Unless you've been living under a rock, no doubt you've heard all about Apple's new iPad. It comes packed with plenty of welcome upgrades. Among these are a crisp Retina display, a new A5X processor with quad-core graphics to drive all those pixels, and an optional 4G LTE connection for swift cellular data. What slipped under the radar, though, was the iPad's Bluetooth 4.0 support. … Read more
Are you a fan of Facebook? Twitter? Instagram? Shazam? Nike+?
Would you be interested in a service that essentially combines the functionality of all these mobile apps into one sleek and simple-to-use program? Then perhaps you should give Path a try.
After its most recent update (see my colleague, Paul Sloan's take here), Path could become a major player in the social networking game, expanding its existing 2 million user base. All these enhancements take the brain-child of former Facebook platform manager, angel investor Dave Morin, to a whole new level.
Bluetooth, once trumpeted as the ultimate convenience, quickly proved a headache with plenty of pairing problems and inexplicable connection snafus. Bluetooth 4.0, the newest version of the technology, is about to change all that. … Read more
If you've been inspired by Jeremy Lin's story and want to work on honing your basketball skills, Nike has a new solution to help motivate you and track your progress.
The sportswear giant expanded its Nike+ line today with the introduction of Nike+ Basketball. The solution includes a new line of sneakers with pressure sensors strategically placed throughout the soles to measure how hard you're playing, how fast you're moving, and how high you're jumping (as if I need an app to tell me my vertical sucks).
The sensors then wirelessly transmit this data to your iPhone via Bluetooth, so you can see the results and track your progress. Social networks also play a big part of Nike+ Basketball, as you can share your stats with friends on Facebook and Twitter, or compare them to other users via the app's global leaderboard. There's even a showcase mode that lets you superimpose the data onto a video of you working your magic on the court. … Read more
I have to hand it to Nike for its unique take on the growing fad of fitness-tracking devices.
The FuelBand is Nike's stab at this segment, which others including the Jawbone Up and Motorola Mobility's MotoActv have already tread. But with production of the Up halted for a battery issue, and Motorola's product still a little-known niche device, there's a big opening in the market.
Unlike some of the other devices, the primary crux of the FuelBand is its Nike Fuel reading, a metric that Nike put together on its own that matches a person's movement through the wristband's accelerometer against data collected on how rapidly oxygen is consumed. As with other fitness monitors that rely on an accelerometer, the readings vary greatly depending on how much you move your arm. Cycling and certain kinds of weight lifting, for instance, wouldn't register much as simply sitting on your couch and waving your hands.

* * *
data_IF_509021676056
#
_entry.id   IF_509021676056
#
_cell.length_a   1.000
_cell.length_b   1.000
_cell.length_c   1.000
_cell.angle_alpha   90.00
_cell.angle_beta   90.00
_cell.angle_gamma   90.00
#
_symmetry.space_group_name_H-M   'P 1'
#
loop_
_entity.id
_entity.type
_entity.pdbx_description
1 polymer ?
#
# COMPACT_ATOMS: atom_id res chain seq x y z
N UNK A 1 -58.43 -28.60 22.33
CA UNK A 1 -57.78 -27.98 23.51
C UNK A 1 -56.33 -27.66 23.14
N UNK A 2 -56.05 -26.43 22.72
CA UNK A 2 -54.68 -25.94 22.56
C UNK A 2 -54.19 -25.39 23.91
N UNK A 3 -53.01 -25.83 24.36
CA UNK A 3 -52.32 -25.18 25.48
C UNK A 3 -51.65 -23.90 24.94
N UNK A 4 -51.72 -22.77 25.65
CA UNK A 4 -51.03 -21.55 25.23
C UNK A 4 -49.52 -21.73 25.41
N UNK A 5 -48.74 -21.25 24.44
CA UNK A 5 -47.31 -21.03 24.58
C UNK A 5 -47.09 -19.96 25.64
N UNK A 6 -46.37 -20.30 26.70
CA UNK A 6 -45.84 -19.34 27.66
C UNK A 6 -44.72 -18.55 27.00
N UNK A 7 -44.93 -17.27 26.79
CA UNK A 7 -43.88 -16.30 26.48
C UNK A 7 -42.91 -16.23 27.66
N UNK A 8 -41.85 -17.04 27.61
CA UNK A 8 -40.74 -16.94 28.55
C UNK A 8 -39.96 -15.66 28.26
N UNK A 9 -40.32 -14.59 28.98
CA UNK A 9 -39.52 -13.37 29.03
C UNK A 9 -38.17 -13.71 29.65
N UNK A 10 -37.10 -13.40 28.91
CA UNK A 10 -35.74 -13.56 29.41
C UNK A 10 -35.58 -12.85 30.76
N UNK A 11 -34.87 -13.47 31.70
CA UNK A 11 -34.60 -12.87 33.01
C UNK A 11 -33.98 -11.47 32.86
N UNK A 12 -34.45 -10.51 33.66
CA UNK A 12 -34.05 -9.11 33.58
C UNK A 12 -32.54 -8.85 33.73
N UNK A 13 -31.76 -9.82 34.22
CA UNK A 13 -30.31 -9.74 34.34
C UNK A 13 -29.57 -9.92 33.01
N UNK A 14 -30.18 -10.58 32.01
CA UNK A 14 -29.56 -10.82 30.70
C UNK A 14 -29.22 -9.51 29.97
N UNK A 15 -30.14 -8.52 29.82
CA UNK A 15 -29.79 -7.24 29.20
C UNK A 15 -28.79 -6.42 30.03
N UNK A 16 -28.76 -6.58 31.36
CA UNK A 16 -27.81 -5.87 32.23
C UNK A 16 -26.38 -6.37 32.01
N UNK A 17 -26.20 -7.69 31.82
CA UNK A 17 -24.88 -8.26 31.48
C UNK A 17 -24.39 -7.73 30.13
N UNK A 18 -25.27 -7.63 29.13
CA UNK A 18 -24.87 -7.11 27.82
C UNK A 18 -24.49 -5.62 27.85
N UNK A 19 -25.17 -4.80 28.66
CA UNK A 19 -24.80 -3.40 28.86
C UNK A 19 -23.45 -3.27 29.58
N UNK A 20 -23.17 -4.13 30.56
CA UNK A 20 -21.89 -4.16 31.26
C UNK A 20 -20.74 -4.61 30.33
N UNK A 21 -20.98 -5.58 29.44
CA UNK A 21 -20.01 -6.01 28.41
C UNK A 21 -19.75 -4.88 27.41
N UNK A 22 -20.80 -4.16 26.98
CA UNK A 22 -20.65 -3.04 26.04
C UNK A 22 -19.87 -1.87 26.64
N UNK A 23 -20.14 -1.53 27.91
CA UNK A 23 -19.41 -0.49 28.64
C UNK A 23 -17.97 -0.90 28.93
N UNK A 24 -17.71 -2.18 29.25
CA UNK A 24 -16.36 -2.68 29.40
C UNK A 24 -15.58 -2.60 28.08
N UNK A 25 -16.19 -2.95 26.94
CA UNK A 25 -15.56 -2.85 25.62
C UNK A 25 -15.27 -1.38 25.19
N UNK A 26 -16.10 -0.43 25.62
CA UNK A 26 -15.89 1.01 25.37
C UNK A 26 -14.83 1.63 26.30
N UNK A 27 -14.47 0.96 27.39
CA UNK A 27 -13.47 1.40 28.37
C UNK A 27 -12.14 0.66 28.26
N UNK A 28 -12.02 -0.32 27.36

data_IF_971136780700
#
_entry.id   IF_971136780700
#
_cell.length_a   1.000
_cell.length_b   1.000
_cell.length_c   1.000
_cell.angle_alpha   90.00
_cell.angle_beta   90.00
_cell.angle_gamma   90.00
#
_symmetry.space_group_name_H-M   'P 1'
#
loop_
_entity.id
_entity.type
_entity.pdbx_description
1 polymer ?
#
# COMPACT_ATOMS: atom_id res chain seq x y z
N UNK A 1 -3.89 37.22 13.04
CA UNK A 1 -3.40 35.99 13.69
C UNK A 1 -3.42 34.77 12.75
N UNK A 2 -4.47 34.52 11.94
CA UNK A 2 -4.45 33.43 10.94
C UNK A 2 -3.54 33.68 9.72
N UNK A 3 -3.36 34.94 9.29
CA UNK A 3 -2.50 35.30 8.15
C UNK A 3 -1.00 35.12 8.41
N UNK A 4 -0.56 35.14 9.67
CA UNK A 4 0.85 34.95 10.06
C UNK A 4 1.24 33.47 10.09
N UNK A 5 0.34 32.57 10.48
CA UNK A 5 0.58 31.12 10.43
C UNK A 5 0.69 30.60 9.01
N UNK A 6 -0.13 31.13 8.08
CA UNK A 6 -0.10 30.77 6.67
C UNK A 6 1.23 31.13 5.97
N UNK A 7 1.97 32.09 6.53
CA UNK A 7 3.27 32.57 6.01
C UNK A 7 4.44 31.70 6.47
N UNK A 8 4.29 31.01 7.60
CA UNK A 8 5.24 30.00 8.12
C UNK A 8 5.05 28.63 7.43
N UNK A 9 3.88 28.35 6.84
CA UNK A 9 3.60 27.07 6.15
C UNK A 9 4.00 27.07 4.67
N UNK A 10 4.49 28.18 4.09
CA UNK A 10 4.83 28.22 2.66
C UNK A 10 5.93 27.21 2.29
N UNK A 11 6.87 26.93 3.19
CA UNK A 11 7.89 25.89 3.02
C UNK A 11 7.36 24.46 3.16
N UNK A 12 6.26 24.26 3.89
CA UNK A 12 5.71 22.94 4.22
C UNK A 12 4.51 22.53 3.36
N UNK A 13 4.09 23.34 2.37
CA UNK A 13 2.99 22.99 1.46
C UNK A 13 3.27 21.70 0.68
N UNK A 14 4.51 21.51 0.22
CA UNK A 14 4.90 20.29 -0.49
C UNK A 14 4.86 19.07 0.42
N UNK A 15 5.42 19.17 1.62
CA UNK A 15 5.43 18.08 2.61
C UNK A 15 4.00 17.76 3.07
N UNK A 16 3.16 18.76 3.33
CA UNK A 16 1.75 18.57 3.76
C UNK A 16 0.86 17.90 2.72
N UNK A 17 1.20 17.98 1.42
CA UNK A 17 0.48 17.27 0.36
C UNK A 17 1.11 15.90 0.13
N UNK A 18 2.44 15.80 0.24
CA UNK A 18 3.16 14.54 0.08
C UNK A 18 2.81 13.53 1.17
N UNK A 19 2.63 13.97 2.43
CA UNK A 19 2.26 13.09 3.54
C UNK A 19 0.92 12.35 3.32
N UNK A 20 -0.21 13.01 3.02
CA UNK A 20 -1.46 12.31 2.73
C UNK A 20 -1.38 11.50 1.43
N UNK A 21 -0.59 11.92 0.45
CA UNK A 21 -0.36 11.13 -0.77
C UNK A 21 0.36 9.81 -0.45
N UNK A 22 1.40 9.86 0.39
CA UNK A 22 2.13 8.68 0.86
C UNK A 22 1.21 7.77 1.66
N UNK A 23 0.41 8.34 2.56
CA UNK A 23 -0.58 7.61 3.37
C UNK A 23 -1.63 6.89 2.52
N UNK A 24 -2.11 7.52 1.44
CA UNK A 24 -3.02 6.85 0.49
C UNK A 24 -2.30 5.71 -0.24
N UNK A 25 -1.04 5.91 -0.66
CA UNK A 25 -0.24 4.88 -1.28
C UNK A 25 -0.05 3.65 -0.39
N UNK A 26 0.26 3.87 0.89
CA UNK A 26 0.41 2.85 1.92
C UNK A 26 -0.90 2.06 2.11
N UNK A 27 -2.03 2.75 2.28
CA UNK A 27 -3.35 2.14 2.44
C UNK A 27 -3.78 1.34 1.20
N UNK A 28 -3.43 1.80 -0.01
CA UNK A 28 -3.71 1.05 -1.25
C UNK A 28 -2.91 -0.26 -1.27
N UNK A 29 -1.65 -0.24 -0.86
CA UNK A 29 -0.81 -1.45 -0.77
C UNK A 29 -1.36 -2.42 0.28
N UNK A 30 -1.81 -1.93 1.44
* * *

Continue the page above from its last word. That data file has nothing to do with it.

But chances are, if you're spending $149 on a FuelBand, you're going to want to pay attention to the Nike Fuel readout.
Following a press conference that Nike held yesterday to unveil the device, the company took the media on a little field trip to test out the FuelBand in a variety of activities. The following are my early impressions after a day with the device. … Read more
Nike today introduced its FuelBand wristband device, which is designed to measure a person's daily movement and drive the athletic gear company further into the technology world.
The FuelBand is designed to provide users with the time, the number of steps taken in a day, and calories burned. But the main selling point is a newly created fitness metric called NikeFuel, which is based off the rate of oxygen consumption and motion. The wristband will retail for $149, and is available on February 22 in the U.S., May 1 in the U.K., and the rest of the world in the fall. … Read more
You can't do push-ups with your eyeballs, but doctors are discovering there are exercises that can make eyesight stronger.
Professional athletes spend countless hours improving their physical strength, speed, and agility. Now, thanks to new gadgets developed by Nike and optical science company Acuvue, high-performance professionals are working to better their vision without the need for surgery, glasses, or goggles. … Read more
You don't have to have a pair of Marty McFly sneakers to wear your geek cred on your feet. Google co-founder Larry Page is the subject of an unusual tribute, the Google x Nike Dunk Low. This variation on the Nike Dunk Low shoe incorporates Google colors, the Google logo, and Page's signature.
To keep you on your toes, the sneakers also feature Page's face on each tongue. Two Larry Pages smiling from just under your pant legs should be a great way to freak people out.
The Google x Nike Dunk Low was designed by Evan Steinberg, Google community manager for Android and mobile. He refers to it as the "Shoegler" edition.… Read more
Apple has created a series of new clock faces for people who wear their iPod Nanos as watches.
The mini music player can double as a watch thanks to special bands designed by iWatchZ, Lunatik, and other vendors. iWatchZ offers a variety of iPod Nano watch bands ranging in price from $25 to $90, while Lunatik's bands run from $40 to $100.
Related stories: New iPod Nano watch band is too cool for school Apple iPod Nano (2011) First Take Apple's iPod lineup (2011) Apple's iPod lineup 2011 (photos)